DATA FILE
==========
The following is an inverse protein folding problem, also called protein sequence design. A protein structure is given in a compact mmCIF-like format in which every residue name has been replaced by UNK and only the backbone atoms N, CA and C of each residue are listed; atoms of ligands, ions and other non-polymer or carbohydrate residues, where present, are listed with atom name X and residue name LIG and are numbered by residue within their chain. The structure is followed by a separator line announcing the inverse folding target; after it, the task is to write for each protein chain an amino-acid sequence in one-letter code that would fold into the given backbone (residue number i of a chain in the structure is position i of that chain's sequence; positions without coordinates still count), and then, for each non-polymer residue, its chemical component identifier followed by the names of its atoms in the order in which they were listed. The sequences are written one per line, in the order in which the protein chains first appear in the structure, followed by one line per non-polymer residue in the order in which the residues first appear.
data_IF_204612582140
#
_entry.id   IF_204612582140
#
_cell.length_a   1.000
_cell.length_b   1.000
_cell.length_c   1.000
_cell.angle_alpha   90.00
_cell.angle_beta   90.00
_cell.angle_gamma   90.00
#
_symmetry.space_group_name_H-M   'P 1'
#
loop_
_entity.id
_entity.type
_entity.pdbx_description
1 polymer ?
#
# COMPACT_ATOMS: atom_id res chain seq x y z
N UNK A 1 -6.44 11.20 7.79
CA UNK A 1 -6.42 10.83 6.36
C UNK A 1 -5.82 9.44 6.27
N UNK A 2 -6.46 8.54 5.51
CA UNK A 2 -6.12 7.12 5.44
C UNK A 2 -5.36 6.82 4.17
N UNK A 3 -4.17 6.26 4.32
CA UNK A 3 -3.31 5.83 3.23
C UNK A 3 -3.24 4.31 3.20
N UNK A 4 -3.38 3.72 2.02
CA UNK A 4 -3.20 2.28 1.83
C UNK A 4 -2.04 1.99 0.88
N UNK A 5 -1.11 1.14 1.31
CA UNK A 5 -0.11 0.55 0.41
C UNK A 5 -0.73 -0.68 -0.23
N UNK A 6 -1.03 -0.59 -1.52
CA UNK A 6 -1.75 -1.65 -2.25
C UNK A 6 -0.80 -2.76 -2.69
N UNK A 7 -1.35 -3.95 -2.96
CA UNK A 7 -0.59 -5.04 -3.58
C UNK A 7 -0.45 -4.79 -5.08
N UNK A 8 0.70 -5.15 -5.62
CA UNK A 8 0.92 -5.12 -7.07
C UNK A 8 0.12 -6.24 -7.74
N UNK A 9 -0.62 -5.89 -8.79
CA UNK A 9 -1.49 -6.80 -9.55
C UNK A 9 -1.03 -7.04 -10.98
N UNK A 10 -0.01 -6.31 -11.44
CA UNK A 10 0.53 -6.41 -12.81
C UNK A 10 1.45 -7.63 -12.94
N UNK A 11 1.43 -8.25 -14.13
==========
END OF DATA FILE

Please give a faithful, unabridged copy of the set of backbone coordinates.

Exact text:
The following is an inverse protein folding problem, also called protein sequence design. A protein structure is given in a compact mmCIF-like format in which every residue name has been replaced by UNK and only the backbone atoms N, CA and C of each residue are listed; atoms of ligands, ions and other non-polymer or carbohydrate residues, where present, are listed with atom name X and residue name LIG and are numbered by residue within their chain. The structure is followed by a separator line announcing the inverse folding target; after it, the task is to write for each protein chain an amino-acid sequence in one-letter code that would fold into the given backbone (residue number i of a chain in the structure is position i of that chain's sequence; positions without coordinates still count), and then, for each non-polymer residue, its chemical component identifier followed by the names of its atoms in the order in which they were listed. The sequences are written one per line, in the order in which the protein chains first appear in the structure, followed by one line per non-polymer residue in the order in which the residues first appear.
data_IF_204612582140
#
_entry.id   IF_204612582140
#
_cell.length_a   1.000
_cell.length_b   1.000
_cell.length_c   1.000
_cell.angle_alpha   90.00
_cell.angle_beta   90.00
_cell.angle_gamma   90.00
#
_symmetry.space_group_name_H-M   'P 1'
#
loop_
_entity.id
_entity.type
_entity.pdbx_description
1 polymer ?
#
# COMPACT_ATOMS: atom_id res chain seq x y z
N UNK A 1 -6.44 11.20 7.79
CA UNK A 1 -6.42 10.83 6.36
C UNK A 1 -5.82 9.44 6.27
N UNK A 2 -6.46 8.54 5.51
CA UNK A 2 -6.12 7.12 5.44
C UNK A 2 -5.36 6.82 4.17
N UNK A 3 -4.17 6.26 4.32
CA UNK A 3 -3.31 5.83 3.23
C UNK A 3 -3.24 4.31 3.20
N UNK A 4 -3.38 3.72 2.02
CA UNK A 4 -3.20 2.28 1.83
C UNK A 4 -2.04 1.99 0.88
N UNK A 5 -1.11 1.14 1.31
CA UNK A 5 -0.11 0.55 0.41
C UNK A 5 -0.73 -0.68 -0.23
N UNK A 6 -1.03 -0.59 -1.52
CA UNK A 6 -1.75 -1.65 -2.25
C UNK A 6 -0.80 -2.76 -2.69
N UNK A 7 -1.35 -3.95 -2.96
CA UNK A 7 -0.59 -5.04 -3.58
C UNK A 7 -0.45 -4.79 -5.08
N UNK A 8 0.70 -5.15 -5.62
CA UNK A 8 0.92 -5.12 -7.07
C UNK A 8 0.12 -6.24 -7.74
N UNK A 9 -0.62 -5.89 -8.79
CA UNK A 9 -1.49 -6.80 -9.55
C UNK A 9 -1.03 -7.04 -10.98
N UNK A 10 -0.01 -6.31 -11.44
CA UNK A 10 0.53 -6.41 -12.81
C UNK A 10 1.45 -7.63 -12.94
N UNK A 11 1.43 -8.25 -14.13